Monthly Archives: January 2015

Three Scholarships Awarded to UA Students

LOWELL, Ark. — During its regularly scheduled board meeting today, the Beaver Water District Board of Directors recognized the recipients of the District’s Steele-Croxton Memorial Scholarships: Julia Allen of Fayetteville, Crop, Soil, and Environmental Science-College of Agriculture; Stephanie Maxwell of Bentonville, Civil Engineering-College of Engineering; and Andrew Stephens of Rogers, Biological Engineering-College of Engineering, all from the University of Arkansas (UA). This year marks the second year in a row for Allen and Maxwell to receive District scholarships. Tory Gaddy, Development Manager with the UA College of Engineering, as well as Thomas Carter, UA Assistant Dean of Student Services and Student Affairs, also attended the meeting.

The scholarship, funded through voluntary contributions by Beaver Water District Board members and other interested individuals and organizations, is named for the late Joe M. Steele and the late Hardy W. Croxton, leaders and past Board members. The Memorial Scholarship Fund provides support to qualified students within the UA’s College of Engineering and College of Agriculture. The scholarship’s aim is to support students studying and exploring careers related to water.

Beaver Water District supplies drinking water from its abundant storage in Beaver Lake to Fayetteville, Springdale, Rogers, and Bentonville. These cities then resell the water to nearby towns and communities. The District’s mission is to serve our customers’ needs by providing high quality drinking water that meets or exceeds all regulatory requirements and is economically priced consistent with our quality standards. For information, visit See photo below. Photo caption: During the Jan. 15th board meeting, Bill Watkins of Rogers (second from left), President of Beaver Water District’s Board of Directors, recognized University of Arkansas students Stephanie Maxwell of Bentonville (from left), Julia Allen of Fayetteville, and Andrew Stephens of Rogers. The three are smiling because each of them received a Beaver Water District Steele-Croxton Memorial Scholarship this year.011515 Winners with Bill Watkins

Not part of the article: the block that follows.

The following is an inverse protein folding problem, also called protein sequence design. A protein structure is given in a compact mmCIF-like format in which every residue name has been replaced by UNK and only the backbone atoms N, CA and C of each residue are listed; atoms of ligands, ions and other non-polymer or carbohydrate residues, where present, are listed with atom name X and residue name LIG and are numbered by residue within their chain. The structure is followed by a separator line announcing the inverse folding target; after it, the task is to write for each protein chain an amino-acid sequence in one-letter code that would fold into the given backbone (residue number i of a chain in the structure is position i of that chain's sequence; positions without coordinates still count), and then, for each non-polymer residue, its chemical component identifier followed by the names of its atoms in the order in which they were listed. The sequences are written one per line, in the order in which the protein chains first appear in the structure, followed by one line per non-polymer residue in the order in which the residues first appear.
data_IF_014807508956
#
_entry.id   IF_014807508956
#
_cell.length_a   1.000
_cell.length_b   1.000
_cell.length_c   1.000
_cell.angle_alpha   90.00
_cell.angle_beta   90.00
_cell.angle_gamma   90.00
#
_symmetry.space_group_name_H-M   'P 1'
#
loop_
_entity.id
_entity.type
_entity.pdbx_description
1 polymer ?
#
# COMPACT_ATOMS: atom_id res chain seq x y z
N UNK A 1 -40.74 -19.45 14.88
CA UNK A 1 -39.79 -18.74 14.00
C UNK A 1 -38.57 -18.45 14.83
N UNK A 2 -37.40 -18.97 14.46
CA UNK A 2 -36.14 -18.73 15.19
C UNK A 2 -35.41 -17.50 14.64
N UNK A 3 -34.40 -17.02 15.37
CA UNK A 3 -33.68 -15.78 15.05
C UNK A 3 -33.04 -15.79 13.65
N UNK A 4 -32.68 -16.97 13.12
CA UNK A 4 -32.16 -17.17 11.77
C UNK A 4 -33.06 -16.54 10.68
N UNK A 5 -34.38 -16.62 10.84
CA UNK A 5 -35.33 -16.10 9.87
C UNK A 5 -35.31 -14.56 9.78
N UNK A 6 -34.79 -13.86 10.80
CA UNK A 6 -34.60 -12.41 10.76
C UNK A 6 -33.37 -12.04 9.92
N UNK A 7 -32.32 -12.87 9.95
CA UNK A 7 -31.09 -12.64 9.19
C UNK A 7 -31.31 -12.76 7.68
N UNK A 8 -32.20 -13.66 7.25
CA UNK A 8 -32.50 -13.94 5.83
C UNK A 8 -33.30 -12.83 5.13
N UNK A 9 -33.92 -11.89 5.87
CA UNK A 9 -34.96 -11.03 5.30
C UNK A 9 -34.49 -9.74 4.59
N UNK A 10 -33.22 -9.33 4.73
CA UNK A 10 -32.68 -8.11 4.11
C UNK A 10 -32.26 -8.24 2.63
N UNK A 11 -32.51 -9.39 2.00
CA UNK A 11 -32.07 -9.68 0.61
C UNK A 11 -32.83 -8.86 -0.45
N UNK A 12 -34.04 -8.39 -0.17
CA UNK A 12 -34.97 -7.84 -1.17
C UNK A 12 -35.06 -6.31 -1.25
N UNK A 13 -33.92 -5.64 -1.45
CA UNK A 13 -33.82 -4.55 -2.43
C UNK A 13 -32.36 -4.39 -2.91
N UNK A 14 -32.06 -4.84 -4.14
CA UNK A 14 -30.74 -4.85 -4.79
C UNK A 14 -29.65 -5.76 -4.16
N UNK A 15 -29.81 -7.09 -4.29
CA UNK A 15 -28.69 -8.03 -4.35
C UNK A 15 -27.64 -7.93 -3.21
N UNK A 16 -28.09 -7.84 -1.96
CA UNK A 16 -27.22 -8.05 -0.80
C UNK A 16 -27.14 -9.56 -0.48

Board Meeting — January 15, 2015

Beaver Water District’s Board of Directors will meet at noon on Thursday, January 15, 2015, at 301 N. Primrose Road, Lowell, AR.


1. Meeting Call to Order 2. Approval of minutes from previous regular meeting 3. Report — FY 2014 Audit 4. Presentation — Nutrient Trading Legislation 5. Presentation — BWD Master Plan Update 6. Report — Steele Croxton Memorial Scholarship Award Recipients 7. Other Business

January 2015 – Just For Fun

According to the U.S. Corps of Engineers, the shoreline of Beaver Lake is 487 miles long. The word mile, according to tradition, comes from the Latin word “millia” (thousand). Millia passuum, or one thousand paces, was a unit of length used by the Roman Legion . Every 1,000 paces the legion would push a stake into the ground to mark the distance marched. A pace is the distance from where your left foot leaves the ground to where it lands again when you are walking at a normal cadence. It takes two steps to make a pace. The Romans standardized the pace at 2 gradus. Each gradus was determined to be 2 ½ pedes. A pede was just under a foot long . Thus a passuum, or pace, was 2 ½ pedes of roughly 1 foot each times two pedes per passuum or roughly 5 feet. One millia passuum was then 1000 times 5 feet or 5,000 feet.